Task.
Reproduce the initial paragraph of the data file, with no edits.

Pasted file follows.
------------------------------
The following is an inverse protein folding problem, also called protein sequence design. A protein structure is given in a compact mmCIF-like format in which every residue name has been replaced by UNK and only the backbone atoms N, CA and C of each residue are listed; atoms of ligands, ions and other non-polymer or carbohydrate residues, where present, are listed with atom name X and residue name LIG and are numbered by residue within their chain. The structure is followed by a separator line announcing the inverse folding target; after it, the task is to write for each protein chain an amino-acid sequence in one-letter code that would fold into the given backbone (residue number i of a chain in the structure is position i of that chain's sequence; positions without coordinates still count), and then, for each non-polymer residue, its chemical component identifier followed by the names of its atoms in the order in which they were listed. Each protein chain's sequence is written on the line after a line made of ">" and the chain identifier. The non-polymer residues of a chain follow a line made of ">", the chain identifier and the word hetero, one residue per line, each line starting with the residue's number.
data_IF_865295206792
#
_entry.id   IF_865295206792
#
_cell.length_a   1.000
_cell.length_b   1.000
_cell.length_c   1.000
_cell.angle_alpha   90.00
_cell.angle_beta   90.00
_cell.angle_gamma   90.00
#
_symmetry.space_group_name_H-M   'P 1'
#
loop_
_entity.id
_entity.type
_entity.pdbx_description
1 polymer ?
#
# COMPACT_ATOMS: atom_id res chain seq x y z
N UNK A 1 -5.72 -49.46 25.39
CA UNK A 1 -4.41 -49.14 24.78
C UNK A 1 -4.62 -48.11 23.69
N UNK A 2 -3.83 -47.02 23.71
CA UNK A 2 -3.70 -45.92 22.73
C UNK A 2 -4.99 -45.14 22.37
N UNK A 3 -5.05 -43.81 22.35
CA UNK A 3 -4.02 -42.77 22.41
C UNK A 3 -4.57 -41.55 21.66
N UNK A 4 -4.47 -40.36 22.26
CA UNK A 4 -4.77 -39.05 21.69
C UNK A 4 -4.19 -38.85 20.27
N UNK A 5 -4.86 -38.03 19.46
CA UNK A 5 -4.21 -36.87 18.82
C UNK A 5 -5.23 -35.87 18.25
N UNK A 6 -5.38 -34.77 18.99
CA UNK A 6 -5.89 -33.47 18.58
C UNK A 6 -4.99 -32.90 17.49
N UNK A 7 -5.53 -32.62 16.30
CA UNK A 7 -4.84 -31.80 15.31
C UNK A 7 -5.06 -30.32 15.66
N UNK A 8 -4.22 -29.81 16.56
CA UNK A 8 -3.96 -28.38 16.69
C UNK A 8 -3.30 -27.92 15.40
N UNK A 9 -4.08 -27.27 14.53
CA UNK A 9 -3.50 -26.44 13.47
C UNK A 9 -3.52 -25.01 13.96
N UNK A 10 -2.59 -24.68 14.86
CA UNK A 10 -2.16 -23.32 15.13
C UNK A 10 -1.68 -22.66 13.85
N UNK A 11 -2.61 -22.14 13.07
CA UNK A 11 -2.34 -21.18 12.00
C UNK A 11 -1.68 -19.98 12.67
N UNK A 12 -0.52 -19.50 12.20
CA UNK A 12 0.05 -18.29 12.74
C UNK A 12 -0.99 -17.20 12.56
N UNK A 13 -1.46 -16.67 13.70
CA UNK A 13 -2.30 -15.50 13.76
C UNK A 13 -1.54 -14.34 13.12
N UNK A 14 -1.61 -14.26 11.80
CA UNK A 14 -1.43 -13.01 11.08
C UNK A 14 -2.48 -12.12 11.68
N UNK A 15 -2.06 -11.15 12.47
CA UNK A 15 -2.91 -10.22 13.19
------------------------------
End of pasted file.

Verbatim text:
The following is an inverse protein folding problem, also called protein sequence design. A protein structure is given in a compact mmCIF-like format in which every residue name has been replaced by UNK and only the backbone atoms N, CA and C of each residue are listed; atoms of ligands, ions and other non-polymer or carbohydrate residues, where present, are listed with atom name X and residue name LIG and are numbered by residue within their chain. The structure is followed by a separator line announcing the inverse folding target; after it, the task is to write for each protein chain an amino-acid sequence in one-letter code that would fold into the given backbone (residue number i of a chain in the structure is position i of that chain's sequence; positions without coordinates still count), and then, for each non-polymer residue, its chemical component identifier followed by the names of its atoms in the order in which they were listed. Each protein chain's sequence is written on the line after a line made of ">" and the chain identifier. The non-polymer residues of a chain follow a line made of ">", the chain identifier and the word hetero, one residue per line, each line starting with the residue's number.